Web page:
To quote the most famous line in the very well known movie Forrest Gump, “Momma says life is like a box of chocolates, you never know what your going to get”. From the beginning I expected Forgetting Sarah Marshall to be a hilarious, semi-sweet romantic comedy full of vulgarity and nudity. For the most part, I got what I expected, but what I didn’t prepare for was a romantic comedy that was not romantic 65% of the time, but instead genuinely deep and layered with a lot more anger than most comedies out there today (similar to The Heartbreak Kid). The characters were all very real and three-dimensional and this fact elevated this film miles above any other comedy that has come out this year.
The story starts with the ugly break-up between Peter (Jason Segel), a semi-famous composer and his ultra-famous actress girlfriend of five years, Sarah Marshall (Kristen Bell). As he despairs, his step-brother Brian (Bill Hader) convinces him that he needs to take a vacation to clear his head and to get his priorities straight. And so he does – the movie spends the vast majority of its two hour running time in beautiful Hawaii, as Peter takes that vacation to forget about his ex-girlfriend. But the joke is on him because he ends up staying at the same hotel as Sarah and her new boyfriend Aldous Snow (Russell Brand). Thankfully, the hotel employs a super-cute customer service rep, Rachel Jansen (Mila Kunis), who quickly warms up to Peter and helps him to forget his ills. Of course things can’t go that smoothly for him (otherwise where would the comedy be?), as avoiding Sarah proves to be virtually impossible.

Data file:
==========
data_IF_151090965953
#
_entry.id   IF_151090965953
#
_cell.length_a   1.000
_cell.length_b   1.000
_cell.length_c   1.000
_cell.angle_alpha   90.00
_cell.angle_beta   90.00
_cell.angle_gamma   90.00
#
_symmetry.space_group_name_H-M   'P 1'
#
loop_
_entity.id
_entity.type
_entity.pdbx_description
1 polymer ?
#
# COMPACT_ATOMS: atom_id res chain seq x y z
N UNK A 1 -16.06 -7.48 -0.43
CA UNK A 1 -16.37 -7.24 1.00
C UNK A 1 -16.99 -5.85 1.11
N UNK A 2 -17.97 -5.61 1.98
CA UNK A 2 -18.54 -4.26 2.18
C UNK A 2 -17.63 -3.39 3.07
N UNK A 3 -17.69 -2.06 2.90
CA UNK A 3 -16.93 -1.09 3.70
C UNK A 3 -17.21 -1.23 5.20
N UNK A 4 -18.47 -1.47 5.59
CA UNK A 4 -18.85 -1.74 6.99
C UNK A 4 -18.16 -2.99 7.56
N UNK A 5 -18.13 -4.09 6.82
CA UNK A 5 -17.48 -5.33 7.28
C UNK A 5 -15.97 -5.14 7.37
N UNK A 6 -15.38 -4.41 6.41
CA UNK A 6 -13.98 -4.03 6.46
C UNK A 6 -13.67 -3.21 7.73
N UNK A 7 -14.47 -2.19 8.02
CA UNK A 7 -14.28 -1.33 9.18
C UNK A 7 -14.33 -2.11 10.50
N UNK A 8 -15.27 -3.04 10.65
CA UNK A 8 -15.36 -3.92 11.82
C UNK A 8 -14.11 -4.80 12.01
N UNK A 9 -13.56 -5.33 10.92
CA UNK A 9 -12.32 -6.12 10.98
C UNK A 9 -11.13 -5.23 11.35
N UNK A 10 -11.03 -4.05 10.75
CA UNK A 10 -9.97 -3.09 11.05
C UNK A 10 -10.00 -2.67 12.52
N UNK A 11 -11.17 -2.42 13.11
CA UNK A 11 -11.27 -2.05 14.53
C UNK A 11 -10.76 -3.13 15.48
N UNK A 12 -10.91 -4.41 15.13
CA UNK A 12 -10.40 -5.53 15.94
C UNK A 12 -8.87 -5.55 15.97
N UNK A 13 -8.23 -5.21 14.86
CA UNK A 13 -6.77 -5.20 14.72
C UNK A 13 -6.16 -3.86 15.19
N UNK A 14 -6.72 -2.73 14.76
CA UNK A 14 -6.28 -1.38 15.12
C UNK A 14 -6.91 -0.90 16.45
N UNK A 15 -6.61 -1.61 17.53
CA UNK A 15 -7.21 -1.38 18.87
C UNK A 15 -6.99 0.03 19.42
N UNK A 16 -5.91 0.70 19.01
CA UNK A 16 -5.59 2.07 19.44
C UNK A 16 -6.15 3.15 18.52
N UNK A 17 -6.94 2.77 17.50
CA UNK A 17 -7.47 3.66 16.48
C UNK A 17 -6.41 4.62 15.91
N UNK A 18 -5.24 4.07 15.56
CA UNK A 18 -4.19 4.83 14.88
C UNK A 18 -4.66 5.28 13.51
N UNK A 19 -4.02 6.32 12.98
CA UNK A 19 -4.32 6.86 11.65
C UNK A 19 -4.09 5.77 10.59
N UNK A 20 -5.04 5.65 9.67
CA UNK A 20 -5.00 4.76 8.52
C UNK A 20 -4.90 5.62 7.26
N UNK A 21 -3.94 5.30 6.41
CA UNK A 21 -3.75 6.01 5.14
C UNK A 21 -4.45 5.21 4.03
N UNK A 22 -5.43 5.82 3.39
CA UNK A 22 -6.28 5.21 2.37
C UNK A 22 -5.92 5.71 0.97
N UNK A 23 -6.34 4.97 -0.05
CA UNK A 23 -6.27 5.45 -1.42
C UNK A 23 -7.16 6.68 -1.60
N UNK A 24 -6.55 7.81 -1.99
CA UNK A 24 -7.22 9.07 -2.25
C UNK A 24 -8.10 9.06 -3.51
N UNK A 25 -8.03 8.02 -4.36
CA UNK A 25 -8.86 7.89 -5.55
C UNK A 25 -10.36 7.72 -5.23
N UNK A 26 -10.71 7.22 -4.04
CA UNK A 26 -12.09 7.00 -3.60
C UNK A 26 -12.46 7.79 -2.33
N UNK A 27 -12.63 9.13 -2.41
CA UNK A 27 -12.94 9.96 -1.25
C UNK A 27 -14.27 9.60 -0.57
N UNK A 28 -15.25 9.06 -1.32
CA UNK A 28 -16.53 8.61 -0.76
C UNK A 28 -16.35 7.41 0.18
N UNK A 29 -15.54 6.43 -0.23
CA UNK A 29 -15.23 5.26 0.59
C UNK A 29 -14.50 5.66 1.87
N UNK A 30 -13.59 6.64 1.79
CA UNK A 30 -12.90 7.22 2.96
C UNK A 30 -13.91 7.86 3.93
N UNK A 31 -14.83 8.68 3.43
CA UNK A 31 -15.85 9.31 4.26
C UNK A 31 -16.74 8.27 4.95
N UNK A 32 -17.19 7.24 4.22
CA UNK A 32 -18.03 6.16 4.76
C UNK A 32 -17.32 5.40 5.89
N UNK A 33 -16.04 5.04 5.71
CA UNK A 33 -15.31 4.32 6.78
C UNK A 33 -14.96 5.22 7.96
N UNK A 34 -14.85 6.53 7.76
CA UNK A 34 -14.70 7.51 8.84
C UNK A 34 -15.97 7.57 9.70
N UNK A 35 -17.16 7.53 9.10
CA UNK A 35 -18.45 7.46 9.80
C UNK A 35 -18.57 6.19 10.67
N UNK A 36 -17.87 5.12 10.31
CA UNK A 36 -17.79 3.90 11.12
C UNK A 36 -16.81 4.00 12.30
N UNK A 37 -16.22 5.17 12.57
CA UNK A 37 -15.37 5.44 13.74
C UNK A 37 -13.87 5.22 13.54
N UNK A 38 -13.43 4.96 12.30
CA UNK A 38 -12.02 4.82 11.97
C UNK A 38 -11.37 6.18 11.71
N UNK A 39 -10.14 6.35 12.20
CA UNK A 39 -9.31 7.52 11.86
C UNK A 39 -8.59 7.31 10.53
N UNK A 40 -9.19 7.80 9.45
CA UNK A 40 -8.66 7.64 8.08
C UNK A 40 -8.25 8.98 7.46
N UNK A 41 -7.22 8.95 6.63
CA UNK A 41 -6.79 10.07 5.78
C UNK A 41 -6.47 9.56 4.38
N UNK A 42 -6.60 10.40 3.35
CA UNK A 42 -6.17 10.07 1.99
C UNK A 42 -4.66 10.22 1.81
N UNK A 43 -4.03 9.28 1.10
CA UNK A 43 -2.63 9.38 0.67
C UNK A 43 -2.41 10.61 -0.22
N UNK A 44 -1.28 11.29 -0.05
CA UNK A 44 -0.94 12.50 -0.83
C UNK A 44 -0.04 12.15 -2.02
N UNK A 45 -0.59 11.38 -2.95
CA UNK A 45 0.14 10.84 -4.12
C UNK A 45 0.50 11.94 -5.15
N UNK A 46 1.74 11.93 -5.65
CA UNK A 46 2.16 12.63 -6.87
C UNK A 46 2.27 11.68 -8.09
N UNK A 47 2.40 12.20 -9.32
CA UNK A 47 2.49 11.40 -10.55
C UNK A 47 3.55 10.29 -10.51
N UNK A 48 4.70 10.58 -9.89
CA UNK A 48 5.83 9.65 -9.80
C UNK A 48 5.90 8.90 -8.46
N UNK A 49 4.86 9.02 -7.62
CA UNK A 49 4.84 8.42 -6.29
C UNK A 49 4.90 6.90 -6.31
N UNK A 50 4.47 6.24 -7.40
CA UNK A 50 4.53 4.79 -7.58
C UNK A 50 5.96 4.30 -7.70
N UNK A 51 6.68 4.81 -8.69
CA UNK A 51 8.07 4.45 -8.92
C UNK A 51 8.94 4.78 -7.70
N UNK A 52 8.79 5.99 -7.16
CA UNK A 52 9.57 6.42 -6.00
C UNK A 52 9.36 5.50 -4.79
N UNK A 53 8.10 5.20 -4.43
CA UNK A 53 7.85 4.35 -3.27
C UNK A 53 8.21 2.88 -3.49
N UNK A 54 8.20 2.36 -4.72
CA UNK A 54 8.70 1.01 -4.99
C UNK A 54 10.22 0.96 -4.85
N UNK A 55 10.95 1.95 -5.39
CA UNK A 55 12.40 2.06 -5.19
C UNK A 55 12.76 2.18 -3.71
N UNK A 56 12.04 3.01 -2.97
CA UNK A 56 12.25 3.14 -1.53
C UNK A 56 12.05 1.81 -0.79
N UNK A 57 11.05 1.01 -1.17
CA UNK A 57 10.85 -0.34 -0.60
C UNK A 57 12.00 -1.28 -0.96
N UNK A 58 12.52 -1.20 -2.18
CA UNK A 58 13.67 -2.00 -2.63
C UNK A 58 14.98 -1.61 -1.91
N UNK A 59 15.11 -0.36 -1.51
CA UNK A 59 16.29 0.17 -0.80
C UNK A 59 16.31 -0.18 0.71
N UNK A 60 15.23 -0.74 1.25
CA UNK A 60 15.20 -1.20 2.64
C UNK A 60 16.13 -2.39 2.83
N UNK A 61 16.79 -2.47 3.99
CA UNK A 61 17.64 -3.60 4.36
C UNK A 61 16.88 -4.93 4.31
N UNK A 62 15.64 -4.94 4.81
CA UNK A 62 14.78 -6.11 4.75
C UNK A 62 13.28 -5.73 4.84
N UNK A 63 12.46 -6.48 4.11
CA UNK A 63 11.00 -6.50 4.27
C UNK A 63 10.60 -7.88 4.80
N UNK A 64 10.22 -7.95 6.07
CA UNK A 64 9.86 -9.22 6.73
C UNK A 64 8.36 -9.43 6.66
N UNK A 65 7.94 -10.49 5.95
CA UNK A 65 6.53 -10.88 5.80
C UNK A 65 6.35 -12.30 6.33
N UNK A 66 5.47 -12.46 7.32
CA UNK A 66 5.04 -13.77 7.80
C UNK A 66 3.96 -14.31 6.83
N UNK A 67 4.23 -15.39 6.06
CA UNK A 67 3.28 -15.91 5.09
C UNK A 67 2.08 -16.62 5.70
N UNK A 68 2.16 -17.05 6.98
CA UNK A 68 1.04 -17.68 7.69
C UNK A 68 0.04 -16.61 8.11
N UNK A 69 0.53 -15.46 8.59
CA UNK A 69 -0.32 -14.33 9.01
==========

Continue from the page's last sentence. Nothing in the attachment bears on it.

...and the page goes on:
The acting in Forgetting Sarah Marshall is very good and is done by a very talented cast of mostly television actors with a sprinkling of cameos from a few of the Judd Apatow crew (Jonah Hill, Paul Rudd, Bill Hader). Mila Kunis (best known for being Jackie in That ’70s Show) is quite obviously the sympathetic sweetheart of the film while Kristen Bell (known for her role as Veronica in Veronica Mars) is clearly the unknowing antagonist. Both equally play their parts well and look absolutely fantastic while doing it. Jason Segel does a great job pulling double duty (aside from acting he also wrote the screenplay). He’s very likable as the “lovable loser” going through great lengths to win our approval (even a hilarious nude scene). Russell Brand, better known for his work across the ocean, is fantastic as the pompous mega-musician Aldous. Every scene he is in is stomach-achingly funny.
I should also note, the word funny is putting things mildly. Forgetting Sarah Marshall is raw, raunchy and explicit – everything you should come to expect from the childish mind of Judd Apatow and his crew of slightly demented merrymen. This means the film isn’t meant for everyone; if you had a problem with Superbad, you’ll definitely want to steer clear of this.
In the end there isn’t much of anything bad to say about Forgetting Sarah Marshall because I enjoyed every minute of it. To relate this all back to the first quote about chocolate – I came into this movie expecting a light chewy caramel but ended up with a dark chocolate that takes its time sweetening up. It’s dark enough to feel real but not too dark to keep you from laughing your ass off during the many hilarious parts in this film. It’s great to see another good Apatow and Co. movie and I hope that the rest of the year treats us with more movies just like this one (that means I’m looking forward to Pineapple Express).